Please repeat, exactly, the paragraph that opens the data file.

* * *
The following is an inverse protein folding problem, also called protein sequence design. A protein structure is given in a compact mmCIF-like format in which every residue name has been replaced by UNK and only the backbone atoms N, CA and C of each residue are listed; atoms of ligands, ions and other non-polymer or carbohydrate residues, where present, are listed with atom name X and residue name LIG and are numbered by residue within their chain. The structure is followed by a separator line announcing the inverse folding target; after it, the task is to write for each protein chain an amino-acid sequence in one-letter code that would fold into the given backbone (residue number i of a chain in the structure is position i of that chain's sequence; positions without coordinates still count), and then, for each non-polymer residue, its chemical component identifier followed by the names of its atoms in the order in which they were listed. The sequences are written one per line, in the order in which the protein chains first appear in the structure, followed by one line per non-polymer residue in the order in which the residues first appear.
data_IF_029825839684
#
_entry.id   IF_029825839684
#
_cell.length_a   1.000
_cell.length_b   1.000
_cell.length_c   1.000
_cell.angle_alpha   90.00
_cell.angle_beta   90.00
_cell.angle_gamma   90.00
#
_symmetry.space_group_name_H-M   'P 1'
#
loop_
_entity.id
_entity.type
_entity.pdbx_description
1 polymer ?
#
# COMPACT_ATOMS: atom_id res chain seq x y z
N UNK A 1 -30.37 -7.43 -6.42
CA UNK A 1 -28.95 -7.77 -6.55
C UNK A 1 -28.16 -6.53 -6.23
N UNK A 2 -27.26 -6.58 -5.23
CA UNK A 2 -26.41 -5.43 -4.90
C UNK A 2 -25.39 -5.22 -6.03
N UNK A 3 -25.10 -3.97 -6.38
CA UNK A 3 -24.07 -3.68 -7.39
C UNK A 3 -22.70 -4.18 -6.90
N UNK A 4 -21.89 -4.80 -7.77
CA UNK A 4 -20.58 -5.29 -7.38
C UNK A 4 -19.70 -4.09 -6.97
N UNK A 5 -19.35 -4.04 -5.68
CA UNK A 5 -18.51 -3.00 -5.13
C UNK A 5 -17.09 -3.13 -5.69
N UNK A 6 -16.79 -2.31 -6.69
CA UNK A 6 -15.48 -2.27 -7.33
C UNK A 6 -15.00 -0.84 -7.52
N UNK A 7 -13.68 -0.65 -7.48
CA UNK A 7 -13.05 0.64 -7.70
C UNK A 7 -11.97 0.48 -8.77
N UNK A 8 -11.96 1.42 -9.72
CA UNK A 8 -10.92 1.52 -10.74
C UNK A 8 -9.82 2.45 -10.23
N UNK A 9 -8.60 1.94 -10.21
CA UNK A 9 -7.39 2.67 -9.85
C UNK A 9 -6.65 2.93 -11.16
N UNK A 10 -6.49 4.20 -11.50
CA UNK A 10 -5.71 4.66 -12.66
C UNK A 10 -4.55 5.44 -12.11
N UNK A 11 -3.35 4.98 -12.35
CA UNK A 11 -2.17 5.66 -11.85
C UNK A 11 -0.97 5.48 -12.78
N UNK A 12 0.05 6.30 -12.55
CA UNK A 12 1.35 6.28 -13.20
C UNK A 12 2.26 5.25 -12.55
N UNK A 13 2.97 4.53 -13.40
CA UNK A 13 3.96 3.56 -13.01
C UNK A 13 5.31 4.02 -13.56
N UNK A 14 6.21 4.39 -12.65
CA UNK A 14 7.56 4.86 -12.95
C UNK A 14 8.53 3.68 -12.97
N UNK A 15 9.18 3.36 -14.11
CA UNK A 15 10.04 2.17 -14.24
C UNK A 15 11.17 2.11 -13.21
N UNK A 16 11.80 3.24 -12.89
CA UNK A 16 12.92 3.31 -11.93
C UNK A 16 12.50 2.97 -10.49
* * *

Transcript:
The following is an inverse protein folding problem, also called protein sequence design. A protein structure is given in a compact mmCIF-like format in which every residue name has been replaced by UNK and only the backbone atoms N, CA and C of each residue are listed; atoms of ligands, ions and other non-polymer or carbohydrate residues, where present, are listed with atom name X and residue name LIG and are numbered by residue within their chain. The structure is followed by a separator line announcing the inverse folding target; after it, the task is to write for each protein chain an amino-acid sequence in one-letter code that would fold into the given backbone (residue number i of a chain in the structure is position i of that chain's sequence; positions without coordinates still count), and then, for each non-polymer residue, its chemical component identifier followed by the names of its atoms in the order in which they were listed. The sequences are written one per line, in the order in which the protein chains first appear in the structure, followed by one line per non-polymer residue in the order in which the residues first appear.